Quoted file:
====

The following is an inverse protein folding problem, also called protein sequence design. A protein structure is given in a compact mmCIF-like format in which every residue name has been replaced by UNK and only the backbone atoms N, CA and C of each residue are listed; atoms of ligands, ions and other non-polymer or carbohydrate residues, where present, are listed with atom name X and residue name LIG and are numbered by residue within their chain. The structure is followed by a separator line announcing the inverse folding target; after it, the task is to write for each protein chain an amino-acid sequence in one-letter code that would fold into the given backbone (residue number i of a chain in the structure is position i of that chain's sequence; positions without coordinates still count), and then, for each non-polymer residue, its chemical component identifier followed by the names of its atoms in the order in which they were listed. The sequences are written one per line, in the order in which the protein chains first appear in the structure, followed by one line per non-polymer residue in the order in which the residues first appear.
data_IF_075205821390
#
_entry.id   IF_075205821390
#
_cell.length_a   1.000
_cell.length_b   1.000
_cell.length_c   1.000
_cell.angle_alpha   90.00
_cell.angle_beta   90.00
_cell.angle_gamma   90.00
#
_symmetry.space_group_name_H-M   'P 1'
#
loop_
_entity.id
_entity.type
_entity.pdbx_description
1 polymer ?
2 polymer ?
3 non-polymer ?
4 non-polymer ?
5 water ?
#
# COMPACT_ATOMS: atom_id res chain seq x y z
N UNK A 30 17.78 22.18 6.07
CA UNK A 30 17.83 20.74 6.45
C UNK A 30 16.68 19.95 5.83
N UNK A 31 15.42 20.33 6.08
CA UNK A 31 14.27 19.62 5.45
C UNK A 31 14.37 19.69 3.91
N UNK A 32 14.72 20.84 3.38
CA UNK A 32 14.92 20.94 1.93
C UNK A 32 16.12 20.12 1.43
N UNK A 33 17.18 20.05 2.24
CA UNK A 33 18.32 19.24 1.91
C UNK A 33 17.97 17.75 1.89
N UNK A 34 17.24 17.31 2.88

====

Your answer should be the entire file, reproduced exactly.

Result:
The following is an inverse protein folding problem, also called protein sequence design. A protein structure is given in a compact mmCIF-like format in which every residue name has been replaced by UNK and only the backbone atoms N, CA and C of each residue are listed; atoms of ligands, ions and other non-polymer or carbohydrate residues, where present, are listed with atom name X and residue name LIG and are numbered by residue within their chain. The structure is followed by a separator line announcing the inverse folding target; after it, the task is to write for each protein chain an amino-acid sequence in one-letter code that would fold into the given backbone (residue number i of a chain in the structure is position i of that chain's sequence; positions without coordinates still count), and then, for each non-polymer residue, its chemical component identifier followed by the names of its atoms in the order in which they were listed. The sequences are written one per line, in the order in which the protein chains first appear in the structure, followed by one line per non-polymer residue in the order in which the residues first appear.
data_IF_075205821390
#
_entry.id   IF_075205821390
#
_cell.length_a   1.000
_cell.length_b   1.000
_cell.length_c   1.000
_cell.angle_alpha   90.00
_cell.angle_beta   90.00
_cell.angle_gamma   90.00
#
_symmetry.space_group_name_H-M   'P 1'
#
loop_
_entity.id
_entity.type
_entity.pdbx_description
1 polymer ?
2 polymer ?
3 non-polymer ?
4 non-polymer ?
5 water ?
#
# COMPACT_ATOMS: atom_id res chain seq x y z
N UNK A 30 17.78 22.18 6.07
CA UNK A 30 17.83 20.74 6.45
C UNK A 30 16.68 19.95 5.83
N UNK A 31 15.42 20.33 6.08
CA UNK A 31 14.27 19.62 5.45
C UNK A 31 14.37 19.69 3.91
N UNK A 32 14.72 20.84 3.38
CA UNK A 32 14.92 20.94 1.93
C UNK A 32 16.12 20.12 1.43
N UNK A 33 17.18 20.05 2.24
CA UNK A 33 18.32 19.24 1.91
C UNK A 33 17.97 17.75 1.89
N UNK A 34 17.24 17.31 2.88